Topic: Tech Industry

Rupert Goodwins

About Rupert Goodwins

Rupert started off as a nerdy lad expecting to be an electronics engineer, but having tried it for a while discovered that journalism was more fun. He ended up on PC Magazine in the early '90s, before that evolved into ZDNet UK - and Rupert evolved with them into an online journalist.

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8 comments
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  • This looks clearly like it was written by lawyers working for the major record labels and film companies. let's look at some history.

    When sheet music was sold, it was these companies who wanted to ban recorded music, until they found a way to sell and make money from records.

    When records were the major money-spinner, they attempted to stop the cassette system from being introduced, then moved to "home taping is killing music", until they introduced their own cassettes.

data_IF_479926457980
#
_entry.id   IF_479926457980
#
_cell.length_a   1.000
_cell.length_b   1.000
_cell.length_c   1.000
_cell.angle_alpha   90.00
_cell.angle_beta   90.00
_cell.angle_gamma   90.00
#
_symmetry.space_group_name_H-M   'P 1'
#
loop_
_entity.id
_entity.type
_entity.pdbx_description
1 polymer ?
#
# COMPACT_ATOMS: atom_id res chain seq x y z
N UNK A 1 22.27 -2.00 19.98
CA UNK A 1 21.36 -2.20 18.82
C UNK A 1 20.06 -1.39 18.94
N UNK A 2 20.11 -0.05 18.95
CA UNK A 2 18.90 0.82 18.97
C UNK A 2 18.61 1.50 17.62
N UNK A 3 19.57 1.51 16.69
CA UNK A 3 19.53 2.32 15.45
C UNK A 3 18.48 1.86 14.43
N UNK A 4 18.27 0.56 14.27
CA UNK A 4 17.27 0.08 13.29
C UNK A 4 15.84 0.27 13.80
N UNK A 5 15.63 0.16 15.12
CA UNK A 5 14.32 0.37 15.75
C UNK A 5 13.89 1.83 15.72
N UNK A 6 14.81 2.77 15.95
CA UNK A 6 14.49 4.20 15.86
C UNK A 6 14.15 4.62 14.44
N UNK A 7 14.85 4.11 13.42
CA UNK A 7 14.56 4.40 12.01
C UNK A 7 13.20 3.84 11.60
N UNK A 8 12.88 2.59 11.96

In recent years, they lobbied the EU to ban Internet caching as a "prima facie case of copying".

    Now they are after the file-sharers, of course this will stop as soon as they have a way to gather money from it.

    Personally, I have bought many records and CDs from artists who I first heard because someone made me a copy, radio and especially Internet radio stations introduce us to new artists.

    I have also paid multiple times for the same record, on single, vinyl album, CD and multiple compilations, "Make me smile" by Steve Harley anyone?

    More power to those artists who eschew the large record companies and issue releases themselves - a plague on all your houses.
    anonymous
  • I read with great interest the article on how new Euro laws could make criminals of us all - Rupert Goodwins dated 05/08/03, especially the part regarding RFID tags and how - "The protection for these systems includes outright bans on the creation, selling and use of equipment that can interfere with their operation" - I assume that the RFID tags are Susceptible to microwave energy since they are sensitive electronic components, this could mean that if I purchased a pair of jeans that had RFID tags imbedded in them I could place them in a microwave oven and blast them with microwave energy to disable the tags, would this make microwave ovens illegal? Or how about hammers, I could in theory hit every part of the clothing in question to destroy the chips (and the clothing itself as well I suspect), would this make hammers illegal?